Birder's Guide

OCT 2016

Birder's Guide is the American Birding Association's newest publication. Each issue focuses on a key subject, providing tips from experienced birders on a wide variety of topics like Travel, Listing & Taxonomy, Gear, and Conservation & Community.

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Page 53 of 61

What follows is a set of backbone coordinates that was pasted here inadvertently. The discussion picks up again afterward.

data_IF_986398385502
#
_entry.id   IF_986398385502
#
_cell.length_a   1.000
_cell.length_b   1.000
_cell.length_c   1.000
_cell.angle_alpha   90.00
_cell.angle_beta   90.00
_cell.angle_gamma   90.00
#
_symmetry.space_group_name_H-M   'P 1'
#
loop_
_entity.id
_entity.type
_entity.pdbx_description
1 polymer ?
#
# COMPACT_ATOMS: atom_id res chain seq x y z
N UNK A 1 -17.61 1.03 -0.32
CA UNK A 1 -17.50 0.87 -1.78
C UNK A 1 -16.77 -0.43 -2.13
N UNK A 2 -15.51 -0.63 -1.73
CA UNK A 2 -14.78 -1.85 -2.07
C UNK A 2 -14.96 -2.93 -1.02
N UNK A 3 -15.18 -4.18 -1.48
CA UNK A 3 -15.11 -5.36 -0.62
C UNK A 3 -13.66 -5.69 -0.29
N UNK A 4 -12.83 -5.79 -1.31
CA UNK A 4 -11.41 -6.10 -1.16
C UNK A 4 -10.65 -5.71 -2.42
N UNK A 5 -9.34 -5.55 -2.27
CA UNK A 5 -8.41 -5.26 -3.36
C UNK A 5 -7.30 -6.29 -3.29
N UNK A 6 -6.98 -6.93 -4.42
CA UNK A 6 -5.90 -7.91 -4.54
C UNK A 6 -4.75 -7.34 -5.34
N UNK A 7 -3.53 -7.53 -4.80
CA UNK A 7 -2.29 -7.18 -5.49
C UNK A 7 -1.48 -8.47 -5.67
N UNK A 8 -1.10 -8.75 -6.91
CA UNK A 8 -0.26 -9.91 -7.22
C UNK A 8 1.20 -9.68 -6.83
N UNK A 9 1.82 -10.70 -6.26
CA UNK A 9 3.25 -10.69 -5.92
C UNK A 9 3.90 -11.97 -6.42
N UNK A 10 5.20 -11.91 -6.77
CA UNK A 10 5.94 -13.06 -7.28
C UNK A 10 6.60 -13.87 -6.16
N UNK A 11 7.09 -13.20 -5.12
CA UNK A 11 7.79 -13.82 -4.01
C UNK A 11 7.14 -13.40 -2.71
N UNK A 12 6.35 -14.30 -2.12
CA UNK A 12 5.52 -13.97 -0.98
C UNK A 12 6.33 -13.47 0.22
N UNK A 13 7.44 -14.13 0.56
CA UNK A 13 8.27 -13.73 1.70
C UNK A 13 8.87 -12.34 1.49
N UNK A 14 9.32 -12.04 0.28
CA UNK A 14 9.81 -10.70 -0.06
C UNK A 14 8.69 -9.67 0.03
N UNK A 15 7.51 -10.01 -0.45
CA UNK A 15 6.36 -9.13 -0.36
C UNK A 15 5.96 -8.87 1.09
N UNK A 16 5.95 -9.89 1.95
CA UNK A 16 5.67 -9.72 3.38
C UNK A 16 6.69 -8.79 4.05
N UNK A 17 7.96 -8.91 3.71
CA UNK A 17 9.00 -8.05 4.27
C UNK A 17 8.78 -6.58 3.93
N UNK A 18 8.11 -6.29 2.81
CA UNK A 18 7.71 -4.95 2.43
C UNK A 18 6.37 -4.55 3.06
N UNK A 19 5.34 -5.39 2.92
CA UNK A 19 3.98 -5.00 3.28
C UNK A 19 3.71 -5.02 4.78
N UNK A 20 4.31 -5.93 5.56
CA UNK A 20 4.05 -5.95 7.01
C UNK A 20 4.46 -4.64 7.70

52 Birder's Guide to Listing & Taxonomy | October 2016 Check-list Supplement Redux, v. 2016 the three-way split. Identification of these four forms is complicated by the fact that all of them have variable rump patterns. Even leu- corhoa can have a totally dark rump, as has been observed on breeders from the Far- allones, but light-rumped leucorhoa usu- ally have a dark mark down the center of the rump—something not seen in many white-rumped Ainley's and Townsend's. Field identification should be approached cautiously, to say the least. If you are confused, don't feel bad. The issue is extremely complicated, and there's a reason we're only now starting to under- stand what's going on. For more details, see Steve N. G. Howell's Petrels, Albatrosses, & Storm-Petrels of North America, the ar- ticle by Howell et al. in North American Birds (vol. 63, p. 540), and the article by David Ainley (for whom Ainley's Storm- Petrel is named) in the Jan./Feb. 2005 is- sue of Birding. Split of Green Violetear –––––––––––––––––––––––––––––––––– • Mexican Violetear (Colibri thalassinus) • Lesser Violetear* (Colibri cyanotus) This split separates birds of central and northern Middle America (Mexico through Nicaragua) from those that are found from Costa Rica to Bolivia. Besides being larger, Mexican Violetear, as "our" species is now to the Baja California mainland. Compared to leucorhoa, chapmani is smaller on aver- age and usually has a darker rump. It may also appear to have a more deeply forked tail. "Chapman's Storm-Petrel", as it is called, can be fairly common off the south- ern California coast in summer. Townsend's and Ainley's storm-petrels are sympatric; they both nest on small islands off the southern tip of Guadalupe Island, which is itself well off the west coast of Baja California. They both aver- age smaller than chapmani and leucorhoa, with a more subtle carpal bar. Townsend's tends to be smaller and darker than Ain- ley's, with a larger white rump patch, but some Townsend's are completely dark- rumped, and some are intermediate. The two differ substantially from one another, and from Leach's sensu stricto, in vocaliza- tions. Townsend's nests in summer, and Ainley's nests in winter, so the two cannot interbreed, even though they are allopat- ric. This phenomenon is referred to as tem- poral isolation, and it is another reason for Townsend's Storm-Petrel. Photo © Todd McGrath Suspected range of Townsend's Storm-Petrel in the ABA Area. Ainley's Storm-Petrel*. Photo © Tom Blackman "Chapman's" subspecies of Leach's Storm-Petrel. Photo © Todd McGrath Range of Leach's Storm-Petrel in the Pacific Ocean portion of the ABA Area. (Includes "Chapman's" Storm-Petrel.) Pink = breeding season. Purple = year-round. Yellow = migration/wandering. Note the indigo patch on the underparts of this Mexican Violetear. Photo © Lila Theis leucorhoa only both subspecies chapmani only

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